Recyclables Getting Burned
A recent article in the Guardian reported that materials being collected by U.S. cities to be recycled are not being recycled but are being incinerated. The reason is that the Chinese, who for decades accepted U.S. recyclables in large volumes, have now banned these imports, putting U.S. municipalities in a difficult situation.
As the Guardian points out, in Philadelphia and other communities the incineration of plastics collected for recycling and other synthetic materials is releasing toxic substances into the air. Because minority communities generally live near such incinerators, it is harming them the most.
The problem is also putting additional strains on landfills. A recent Yale study indicated that landfill disposal is nearly double that of official government estimates. The cost to taxpayers is estimated to be more than $11 billion.
The U.S. EPA also reported that landfill costs have been increasing, with some areas experiencing a 10 percent increase in one year.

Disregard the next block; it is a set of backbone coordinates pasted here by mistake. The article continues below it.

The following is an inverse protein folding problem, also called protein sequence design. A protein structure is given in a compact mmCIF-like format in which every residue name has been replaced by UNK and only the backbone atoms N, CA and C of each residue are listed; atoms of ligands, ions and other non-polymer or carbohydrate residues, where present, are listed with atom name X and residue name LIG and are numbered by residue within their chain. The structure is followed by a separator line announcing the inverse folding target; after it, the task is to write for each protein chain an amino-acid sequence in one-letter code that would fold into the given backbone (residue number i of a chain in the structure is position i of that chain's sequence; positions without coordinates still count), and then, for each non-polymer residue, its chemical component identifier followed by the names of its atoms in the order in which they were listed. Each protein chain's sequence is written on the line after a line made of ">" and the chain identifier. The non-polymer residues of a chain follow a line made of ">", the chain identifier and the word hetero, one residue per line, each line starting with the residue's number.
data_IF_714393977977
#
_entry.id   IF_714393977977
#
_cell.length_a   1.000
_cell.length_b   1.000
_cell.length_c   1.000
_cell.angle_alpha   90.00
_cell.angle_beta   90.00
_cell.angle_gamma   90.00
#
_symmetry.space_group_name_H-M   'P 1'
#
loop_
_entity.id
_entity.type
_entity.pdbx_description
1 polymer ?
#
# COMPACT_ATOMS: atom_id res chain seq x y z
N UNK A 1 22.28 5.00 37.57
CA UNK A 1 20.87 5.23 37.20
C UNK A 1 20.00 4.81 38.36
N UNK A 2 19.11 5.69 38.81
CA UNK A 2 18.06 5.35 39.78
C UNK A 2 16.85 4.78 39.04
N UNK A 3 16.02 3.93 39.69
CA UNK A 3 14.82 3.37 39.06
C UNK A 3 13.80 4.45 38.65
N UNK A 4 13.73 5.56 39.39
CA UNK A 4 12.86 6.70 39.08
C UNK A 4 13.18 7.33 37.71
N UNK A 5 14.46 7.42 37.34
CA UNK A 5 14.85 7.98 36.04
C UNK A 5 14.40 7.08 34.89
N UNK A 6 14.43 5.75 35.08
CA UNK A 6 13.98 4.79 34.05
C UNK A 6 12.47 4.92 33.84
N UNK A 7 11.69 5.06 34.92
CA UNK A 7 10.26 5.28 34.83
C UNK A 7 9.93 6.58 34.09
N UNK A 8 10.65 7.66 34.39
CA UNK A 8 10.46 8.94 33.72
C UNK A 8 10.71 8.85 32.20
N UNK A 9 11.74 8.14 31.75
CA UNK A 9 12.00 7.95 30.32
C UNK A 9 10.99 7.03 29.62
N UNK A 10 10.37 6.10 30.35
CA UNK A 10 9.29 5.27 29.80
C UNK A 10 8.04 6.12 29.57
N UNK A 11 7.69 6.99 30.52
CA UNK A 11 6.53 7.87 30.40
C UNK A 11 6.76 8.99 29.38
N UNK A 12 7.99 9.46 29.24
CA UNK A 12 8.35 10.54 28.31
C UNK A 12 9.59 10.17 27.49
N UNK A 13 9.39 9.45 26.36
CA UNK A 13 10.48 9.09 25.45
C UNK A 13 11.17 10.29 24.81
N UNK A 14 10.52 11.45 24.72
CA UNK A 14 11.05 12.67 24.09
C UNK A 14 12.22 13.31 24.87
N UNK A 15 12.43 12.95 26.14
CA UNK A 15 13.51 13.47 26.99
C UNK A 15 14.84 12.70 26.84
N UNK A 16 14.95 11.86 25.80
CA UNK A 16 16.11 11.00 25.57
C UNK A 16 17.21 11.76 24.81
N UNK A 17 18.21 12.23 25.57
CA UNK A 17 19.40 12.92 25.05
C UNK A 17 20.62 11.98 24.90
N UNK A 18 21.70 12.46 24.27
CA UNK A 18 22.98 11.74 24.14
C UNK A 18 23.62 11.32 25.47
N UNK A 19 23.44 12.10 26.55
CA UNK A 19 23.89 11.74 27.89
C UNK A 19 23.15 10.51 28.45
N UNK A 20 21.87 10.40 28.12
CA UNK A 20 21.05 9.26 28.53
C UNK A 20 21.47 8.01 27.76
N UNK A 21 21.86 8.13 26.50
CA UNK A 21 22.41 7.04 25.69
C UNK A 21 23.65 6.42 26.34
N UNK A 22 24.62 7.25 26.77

Cities on the Forefront of Climate Change Fight
All of this is occurring at a time when cities have been struggling to find ways to fight climate change. Several cities, including Washington, DC, Philadelphia, and others, had joined together and pledged to slash the amount of waste generated within their borders to reduce their climate impacts. The new Chinese ban on imports will now make their job harder.
Battling Textile Waste
In addition to materials such as cardboard and plastic, textiles are also being burned or landfilled. The EPA estimates that 14 million tons of textiles were needlessly discarded in 2015 (the Yale study estimates the figure to be 7 percent greater).
Of that 14 million tons of textiles, about 11 million tons were sent to landfills and 3 million tons were torched in incinerators. That is an immense mountain of wasted resources, which could have been put to good use by being reused or recycled.
Planet Aid is helping to reduce the quantity of textile waste. Our network of collection bins make it convenient for the public to drop off unwanted clothing rather than throw them away. A single bin can divert as much as 10,000 pounds of textiles from the waste stream annually!
We partner with local businesses and other organizations, obtaining agreements with each to place bins on their property. Contact us to host a bin today.
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